He has garnered new fans following the launch of The Vic Damone website in 2002 (www.vicdamone.com), managed by his son-in-law, William "Bill" Karant.
His final performance was on January 19, 2002 at the Raymond Kravits Performing Arts Center in Palm Beach, Florida.
In Brett Ratner's movie Money Talks, Chris Tucker's character sees a commercial about Vic Damone and then pretends to be Damone's son.
On June 12, 2009 Vic Damone released his autobiography titled "Singing was The Easy Part" from St. Martins Press.
Damone has married five times and divorced four:
1) The Italian actress Anna Maria Pierangeli (Pier Angeli) (1954?1958) (one son)
2) Judith Rawlins (1963?1971) (three daughters - Victoria Damone-Cooper, Andrea Damone-Karant, Daniella Damone-Woodard)
3) Becky Ann Jones (1974?1982), the American entertainer
4) Diahann Carroll (1987?1996) (This relationship is referenced in the 1997 film Money Talks, in which Chris Tucker's character claims to be Vic Damone Jr., the son of Damone and Carroll)
5) Rena Rowan (1998 to date), the fashion designer and co-creator of Jones New York (Jones Apparel Group). Damone has 6 grandchildren from his daughters.
In the late 1950s, Damone was introduced to the Bah?'? Faith by a drummer in his band. Damone relates his rendition of "On the Street Where You Live" incorporates gestures meant to summon a sustaining vitality from `Abdu'l-Bah?. He officially joined the religion in the early 1960s.
In 1997, Damone received his high school diploma from Lafayette High School in Brooklyn when officials with the school granted credits for life experience and asked him to give the commencement address - advising students to "Have spiritual guidance. Don't lose God. There is a God. Trust me."
In 1997, Damone received the "Sammy Cahn Lifetime Achievement Award" from the Songwriters Hall of Fame.
Frank Sinatra said that Damone had "the best set of pipes in the business".
For his contribution to the recording industry, Vic Damone has a star on the Hollywood Walk of Fame at 1731 Vine Street in Los Angeles, California.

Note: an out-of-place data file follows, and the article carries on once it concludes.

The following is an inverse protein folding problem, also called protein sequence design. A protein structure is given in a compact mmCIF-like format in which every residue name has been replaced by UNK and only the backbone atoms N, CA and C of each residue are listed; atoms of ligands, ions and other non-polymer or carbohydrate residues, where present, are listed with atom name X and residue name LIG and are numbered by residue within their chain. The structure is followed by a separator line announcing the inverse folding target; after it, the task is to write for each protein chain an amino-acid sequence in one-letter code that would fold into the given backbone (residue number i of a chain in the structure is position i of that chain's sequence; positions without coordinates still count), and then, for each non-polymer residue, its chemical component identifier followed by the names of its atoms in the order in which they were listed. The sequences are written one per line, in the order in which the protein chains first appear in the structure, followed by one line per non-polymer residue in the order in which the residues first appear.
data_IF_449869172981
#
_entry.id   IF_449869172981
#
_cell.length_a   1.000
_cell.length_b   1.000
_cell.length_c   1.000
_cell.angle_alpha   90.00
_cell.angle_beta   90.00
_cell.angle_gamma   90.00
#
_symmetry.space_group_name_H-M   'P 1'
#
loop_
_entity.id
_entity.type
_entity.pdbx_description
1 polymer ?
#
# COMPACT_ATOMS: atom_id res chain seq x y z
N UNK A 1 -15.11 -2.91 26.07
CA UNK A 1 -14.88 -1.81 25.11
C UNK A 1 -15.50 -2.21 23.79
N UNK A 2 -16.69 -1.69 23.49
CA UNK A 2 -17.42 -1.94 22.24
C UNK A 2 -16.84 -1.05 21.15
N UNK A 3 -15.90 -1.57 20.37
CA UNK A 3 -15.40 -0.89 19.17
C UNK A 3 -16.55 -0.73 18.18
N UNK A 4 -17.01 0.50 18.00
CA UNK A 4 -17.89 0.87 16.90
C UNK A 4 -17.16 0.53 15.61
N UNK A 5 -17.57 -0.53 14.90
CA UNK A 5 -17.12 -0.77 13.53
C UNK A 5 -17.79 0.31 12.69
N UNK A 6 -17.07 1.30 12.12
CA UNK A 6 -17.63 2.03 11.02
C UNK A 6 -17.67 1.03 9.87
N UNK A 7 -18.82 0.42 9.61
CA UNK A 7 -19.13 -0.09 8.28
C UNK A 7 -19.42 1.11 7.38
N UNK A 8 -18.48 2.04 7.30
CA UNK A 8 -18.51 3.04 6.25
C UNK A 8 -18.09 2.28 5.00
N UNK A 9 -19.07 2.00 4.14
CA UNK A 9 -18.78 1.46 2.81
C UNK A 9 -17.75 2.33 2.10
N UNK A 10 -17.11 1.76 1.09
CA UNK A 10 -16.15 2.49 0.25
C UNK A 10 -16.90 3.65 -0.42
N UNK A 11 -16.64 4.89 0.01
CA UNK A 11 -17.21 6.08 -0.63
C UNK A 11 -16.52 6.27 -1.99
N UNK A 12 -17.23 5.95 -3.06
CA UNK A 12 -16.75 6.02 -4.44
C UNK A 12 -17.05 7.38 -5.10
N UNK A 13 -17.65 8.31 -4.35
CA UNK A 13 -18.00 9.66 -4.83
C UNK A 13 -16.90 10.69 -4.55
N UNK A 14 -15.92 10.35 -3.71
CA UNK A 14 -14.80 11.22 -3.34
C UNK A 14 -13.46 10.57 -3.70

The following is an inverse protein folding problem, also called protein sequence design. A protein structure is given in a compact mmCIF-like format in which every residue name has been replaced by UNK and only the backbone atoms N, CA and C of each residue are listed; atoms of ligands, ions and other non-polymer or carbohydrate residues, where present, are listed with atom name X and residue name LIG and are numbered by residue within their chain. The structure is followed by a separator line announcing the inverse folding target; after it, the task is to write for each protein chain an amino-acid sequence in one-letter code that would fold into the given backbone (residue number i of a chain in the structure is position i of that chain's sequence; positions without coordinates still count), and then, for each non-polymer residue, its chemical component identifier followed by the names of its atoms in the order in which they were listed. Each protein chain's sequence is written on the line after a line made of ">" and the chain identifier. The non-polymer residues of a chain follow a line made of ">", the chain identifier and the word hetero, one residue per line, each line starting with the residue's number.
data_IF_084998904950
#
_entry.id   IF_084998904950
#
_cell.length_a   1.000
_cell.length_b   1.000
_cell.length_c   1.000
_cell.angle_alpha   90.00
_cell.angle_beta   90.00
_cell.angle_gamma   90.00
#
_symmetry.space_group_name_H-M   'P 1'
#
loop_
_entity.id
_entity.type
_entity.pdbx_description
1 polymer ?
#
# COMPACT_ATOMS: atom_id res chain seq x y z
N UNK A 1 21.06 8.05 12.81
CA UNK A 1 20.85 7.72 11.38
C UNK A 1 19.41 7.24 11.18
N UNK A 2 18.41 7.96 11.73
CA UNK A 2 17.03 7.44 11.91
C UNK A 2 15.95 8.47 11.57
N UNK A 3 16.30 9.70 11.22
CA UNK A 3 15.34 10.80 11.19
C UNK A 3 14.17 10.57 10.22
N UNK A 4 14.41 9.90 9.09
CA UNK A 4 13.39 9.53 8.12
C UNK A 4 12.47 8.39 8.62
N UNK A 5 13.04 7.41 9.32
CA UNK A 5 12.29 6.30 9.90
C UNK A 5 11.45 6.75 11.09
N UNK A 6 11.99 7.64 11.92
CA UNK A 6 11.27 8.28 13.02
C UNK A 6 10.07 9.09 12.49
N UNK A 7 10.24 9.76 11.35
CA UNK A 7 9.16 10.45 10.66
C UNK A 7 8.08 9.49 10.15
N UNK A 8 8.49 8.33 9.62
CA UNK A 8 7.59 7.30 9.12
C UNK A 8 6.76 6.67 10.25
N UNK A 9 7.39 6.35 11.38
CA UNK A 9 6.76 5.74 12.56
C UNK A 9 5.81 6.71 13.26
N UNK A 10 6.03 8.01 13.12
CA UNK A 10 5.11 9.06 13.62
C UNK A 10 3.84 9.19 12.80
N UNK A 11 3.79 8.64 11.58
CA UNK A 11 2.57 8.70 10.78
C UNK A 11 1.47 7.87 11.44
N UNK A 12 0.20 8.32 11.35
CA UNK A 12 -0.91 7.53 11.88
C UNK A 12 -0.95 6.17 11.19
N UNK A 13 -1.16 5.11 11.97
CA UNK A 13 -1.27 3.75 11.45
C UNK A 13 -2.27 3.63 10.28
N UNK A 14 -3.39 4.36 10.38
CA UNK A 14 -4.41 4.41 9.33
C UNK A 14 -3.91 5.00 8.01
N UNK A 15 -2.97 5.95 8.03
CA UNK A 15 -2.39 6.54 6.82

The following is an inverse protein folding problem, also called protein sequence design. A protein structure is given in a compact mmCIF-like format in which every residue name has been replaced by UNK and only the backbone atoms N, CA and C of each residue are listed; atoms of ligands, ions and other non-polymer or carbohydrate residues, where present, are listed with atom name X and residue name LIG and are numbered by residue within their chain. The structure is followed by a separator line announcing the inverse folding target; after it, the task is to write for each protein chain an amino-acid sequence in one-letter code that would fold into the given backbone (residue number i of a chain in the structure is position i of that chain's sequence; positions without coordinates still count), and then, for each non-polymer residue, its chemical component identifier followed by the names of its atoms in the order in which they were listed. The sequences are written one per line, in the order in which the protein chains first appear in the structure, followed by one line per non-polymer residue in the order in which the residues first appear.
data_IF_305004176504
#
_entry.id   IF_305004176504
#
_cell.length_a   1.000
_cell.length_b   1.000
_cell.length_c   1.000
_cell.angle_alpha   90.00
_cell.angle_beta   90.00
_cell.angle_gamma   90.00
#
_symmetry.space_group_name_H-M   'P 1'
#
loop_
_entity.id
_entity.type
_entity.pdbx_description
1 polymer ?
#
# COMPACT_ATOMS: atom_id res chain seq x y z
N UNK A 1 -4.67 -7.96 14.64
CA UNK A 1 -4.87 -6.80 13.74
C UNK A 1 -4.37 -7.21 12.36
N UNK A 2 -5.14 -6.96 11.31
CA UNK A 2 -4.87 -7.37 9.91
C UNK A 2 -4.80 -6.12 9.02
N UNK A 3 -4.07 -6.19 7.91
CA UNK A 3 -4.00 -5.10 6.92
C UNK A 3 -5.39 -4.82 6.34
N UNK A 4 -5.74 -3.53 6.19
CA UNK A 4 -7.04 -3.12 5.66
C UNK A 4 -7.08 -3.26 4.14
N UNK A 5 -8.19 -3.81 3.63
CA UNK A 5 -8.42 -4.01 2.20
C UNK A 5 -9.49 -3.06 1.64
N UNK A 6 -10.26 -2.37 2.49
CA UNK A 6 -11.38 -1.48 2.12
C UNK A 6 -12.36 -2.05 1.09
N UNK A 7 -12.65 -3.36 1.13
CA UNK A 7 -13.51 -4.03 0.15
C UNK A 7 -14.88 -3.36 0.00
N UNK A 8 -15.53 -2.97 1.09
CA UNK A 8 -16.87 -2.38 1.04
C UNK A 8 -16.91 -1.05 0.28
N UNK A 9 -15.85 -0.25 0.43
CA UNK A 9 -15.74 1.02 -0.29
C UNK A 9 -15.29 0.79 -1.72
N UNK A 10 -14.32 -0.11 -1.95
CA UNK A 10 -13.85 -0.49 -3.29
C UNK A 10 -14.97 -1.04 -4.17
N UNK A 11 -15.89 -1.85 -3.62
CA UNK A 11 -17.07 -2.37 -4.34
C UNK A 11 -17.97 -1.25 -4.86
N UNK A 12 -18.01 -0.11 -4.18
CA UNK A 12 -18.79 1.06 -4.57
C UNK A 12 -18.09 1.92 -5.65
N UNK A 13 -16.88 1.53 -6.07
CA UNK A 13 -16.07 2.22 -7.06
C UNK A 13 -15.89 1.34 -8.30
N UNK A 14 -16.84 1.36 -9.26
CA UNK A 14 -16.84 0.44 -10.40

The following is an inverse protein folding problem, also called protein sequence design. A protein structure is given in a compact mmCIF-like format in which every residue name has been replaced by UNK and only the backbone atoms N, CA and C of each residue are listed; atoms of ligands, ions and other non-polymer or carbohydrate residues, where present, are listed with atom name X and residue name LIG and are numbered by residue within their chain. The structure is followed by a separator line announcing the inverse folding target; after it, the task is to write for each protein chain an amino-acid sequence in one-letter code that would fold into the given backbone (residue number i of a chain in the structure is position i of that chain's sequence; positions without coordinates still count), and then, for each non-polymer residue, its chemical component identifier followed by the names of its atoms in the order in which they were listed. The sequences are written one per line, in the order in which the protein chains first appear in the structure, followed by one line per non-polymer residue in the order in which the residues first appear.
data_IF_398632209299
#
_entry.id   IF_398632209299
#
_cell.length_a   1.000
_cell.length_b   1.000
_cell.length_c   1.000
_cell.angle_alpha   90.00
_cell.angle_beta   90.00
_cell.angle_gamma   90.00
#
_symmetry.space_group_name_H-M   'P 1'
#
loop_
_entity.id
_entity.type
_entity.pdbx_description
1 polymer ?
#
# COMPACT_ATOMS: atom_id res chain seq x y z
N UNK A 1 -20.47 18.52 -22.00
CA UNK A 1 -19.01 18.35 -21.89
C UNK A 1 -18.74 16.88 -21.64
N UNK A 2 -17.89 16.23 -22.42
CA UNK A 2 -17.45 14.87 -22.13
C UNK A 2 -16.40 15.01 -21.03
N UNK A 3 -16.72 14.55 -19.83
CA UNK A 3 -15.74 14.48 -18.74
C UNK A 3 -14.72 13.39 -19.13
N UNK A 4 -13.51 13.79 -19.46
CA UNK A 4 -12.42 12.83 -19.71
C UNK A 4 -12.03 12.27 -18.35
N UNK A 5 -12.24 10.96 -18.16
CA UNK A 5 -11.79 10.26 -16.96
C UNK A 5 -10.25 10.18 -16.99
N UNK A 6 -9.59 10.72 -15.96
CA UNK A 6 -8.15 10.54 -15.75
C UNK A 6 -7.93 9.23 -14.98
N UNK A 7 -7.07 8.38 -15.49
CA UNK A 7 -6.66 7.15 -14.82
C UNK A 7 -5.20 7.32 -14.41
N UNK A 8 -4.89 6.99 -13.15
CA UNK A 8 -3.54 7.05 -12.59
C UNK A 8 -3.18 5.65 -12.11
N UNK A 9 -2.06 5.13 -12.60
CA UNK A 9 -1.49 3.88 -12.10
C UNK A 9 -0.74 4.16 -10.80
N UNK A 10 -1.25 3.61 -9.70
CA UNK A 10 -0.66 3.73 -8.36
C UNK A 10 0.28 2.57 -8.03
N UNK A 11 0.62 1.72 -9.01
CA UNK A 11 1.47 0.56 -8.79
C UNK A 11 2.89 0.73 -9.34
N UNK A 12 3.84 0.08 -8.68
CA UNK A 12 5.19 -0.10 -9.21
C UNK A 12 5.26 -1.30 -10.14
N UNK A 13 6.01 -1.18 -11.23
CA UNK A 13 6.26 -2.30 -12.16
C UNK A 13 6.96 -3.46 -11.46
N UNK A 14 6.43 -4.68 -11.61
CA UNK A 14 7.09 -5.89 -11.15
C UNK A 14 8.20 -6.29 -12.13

The following songs recorded by Damone made the Billboard charts:
"An Affair to Remember" (#16) (1957)
"Again" (#6) (1949) (bigger hit for Doris Day, but a gold record for Damone)
"April in Portugal" (#10) (1953)
"Calla Calla" (#13) (1951)
"Can Anyone Explain? (No! No! No!)" (#25) (1950) (bigger hit for The Ames Brothers)
"Cincinnati Dancing Pig" (#11) (1950)
"Do I Love You (Because You?re Beautiful)" (#62) (1957)
"Ebb Tide" (#10) (1953)
"Eternally (The Song From Limelight)" (#12) (1953)
"Four Winds and Seven Seas" (#16) (1949)
"Gigi" (#88) (1958)
"God?s Country" (#27) (1950)
"Here in My Heart" (#8) (1952) (bigger hit for Al Martino)
"If" (#28) (1951) (bigger hit for Perry Como)
"I Have But One Heart" (#7) (1947)
"It?s Magic" (#24) (1948) (bigger hit for Doris Day)
"Jump Through the Ring" (#22) (1952)
"Just Say I Love Her" (#13) (1950)
"Longing for You" (#12) (1951)
"Music By the Angels" (#18) (1950)
"My Bolero" (#10) (1949)
"My Heart Cries for You" (#4) (1950) (bigger hit for Guy Mitchell)
"My Truly, Truly Fair" (#4) (1951) (bigger hit for Guy Mitchell)
"On the Street Where You Live" (#4) (1956)
"Por Favor" (#73) (1955)
"Rosanne" (#23) (1952)
"Say Something Sweet to Your Sweetheart" (#23) (1948) (duet with Patti Page)
"Sugar" (#13) (1953)
"Sitting By the Window" (#29) (1950)
"Take My Heart" (#30) (1952)
"Tell Me You Love Me" (#21) (1951)
"Tomorrow Never Comes" 1952
"Tzena, Tzena, Tzena" (#7) (1950) (bigger hit for The Weavers)
"Vagabond Shoes" (#17) (1950)
"War and Peace" (#59) (1956)
"Why Was I Born?" (#20) (1949)
"Wonder Why" (#21) (1951)
"You Do" (#7) (1947)
"You're Breaking My Heart" (#1) (1949) (Damone's 2nd gold record and his biggest hit)
"You Were Only Fooling (While I Was Falling in Love)" (#30) (1965)